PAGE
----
Second Quarter 1998

Throughout the Second Quarter work continued on optimizing the prototype array controller using the first science grade Subaru/IRCS Aladdin 2 array in the lab test dewar.

Phase II of the cryostat fabrication (all the mechanical components required for the initial cryogenic tests - trusses, cold mounting structure, liquid nitrogen can, actively cooled radiation shield) was completed and delivered by Hughes Tools, in April. An investigation of the electrical power and a/c demands required to run the compressors for the cryostat and lab test dewar closed-cycle coolers concluded that both could not be run simultaneously in the IR Lab in Manoa. Approval was obtained to house the compressors in a separate room next to the lab and to upgrade the power supply to this room. Modifications to this room should be completed during next quarter. Work on these plans and continued fabrication and testing of the array controllers slowed assembly of Phase II.

During the quarter news was received that NSF had decided to fund the proposal, submitted in August 1997, for adding a high-speed low-resolution spectroscopy mode to SpeX. Funding was at the requested amount of $97k and the start date is July 1 1998.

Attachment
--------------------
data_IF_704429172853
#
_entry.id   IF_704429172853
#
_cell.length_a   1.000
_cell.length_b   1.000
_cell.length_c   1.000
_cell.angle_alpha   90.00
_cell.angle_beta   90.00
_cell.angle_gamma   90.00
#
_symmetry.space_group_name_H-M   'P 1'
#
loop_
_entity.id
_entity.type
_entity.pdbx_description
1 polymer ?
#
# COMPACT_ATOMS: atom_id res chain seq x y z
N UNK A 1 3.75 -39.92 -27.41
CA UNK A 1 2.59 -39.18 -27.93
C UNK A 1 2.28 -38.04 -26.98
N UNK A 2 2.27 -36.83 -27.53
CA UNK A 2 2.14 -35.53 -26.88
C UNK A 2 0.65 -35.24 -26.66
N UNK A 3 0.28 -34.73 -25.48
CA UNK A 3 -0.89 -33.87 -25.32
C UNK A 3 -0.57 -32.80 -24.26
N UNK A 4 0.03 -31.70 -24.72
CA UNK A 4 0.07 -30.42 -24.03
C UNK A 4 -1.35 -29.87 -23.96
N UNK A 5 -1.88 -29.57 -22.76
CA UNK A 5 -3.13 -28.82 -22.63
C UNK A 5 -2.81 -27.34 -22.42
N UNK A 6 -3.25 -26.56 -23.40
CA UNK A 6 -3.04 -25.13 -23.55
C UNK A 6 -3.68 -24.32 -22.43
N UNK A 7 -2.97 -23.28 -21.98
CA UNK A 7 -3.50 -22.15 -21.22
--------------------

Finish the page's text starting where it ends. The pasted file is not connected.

In June, orders were placed for diffraction gratings, prisms and dichroic beam-splitters. Four plane reflection gratings were ordered from Carl Zeiss, Jena. Optics For Research were contracted to fabricate four cross-dispersing prisms and one dispersing prism. Thin Film Labs were contracted to make dichroic coatings, two with 0.8 micron cut-offs and two with 1.0 micron cut-offs, for use in both SpeX and NSFCAM.

In May, additional funds were approved to process the surplus InSb die. NASA HQ approved $90k to procure six more readouts and CARA approved $130k to hybridize an additional six 1024x1024 arrays and ten 512x512 arrays, thus increasing the number of devices from which PAIDAI partners may pick. Cold testing of the first four PAIDAI devices at SBRC was carried out in June. This will be followed by array characterization by Al Fowler at NOAO next quarter.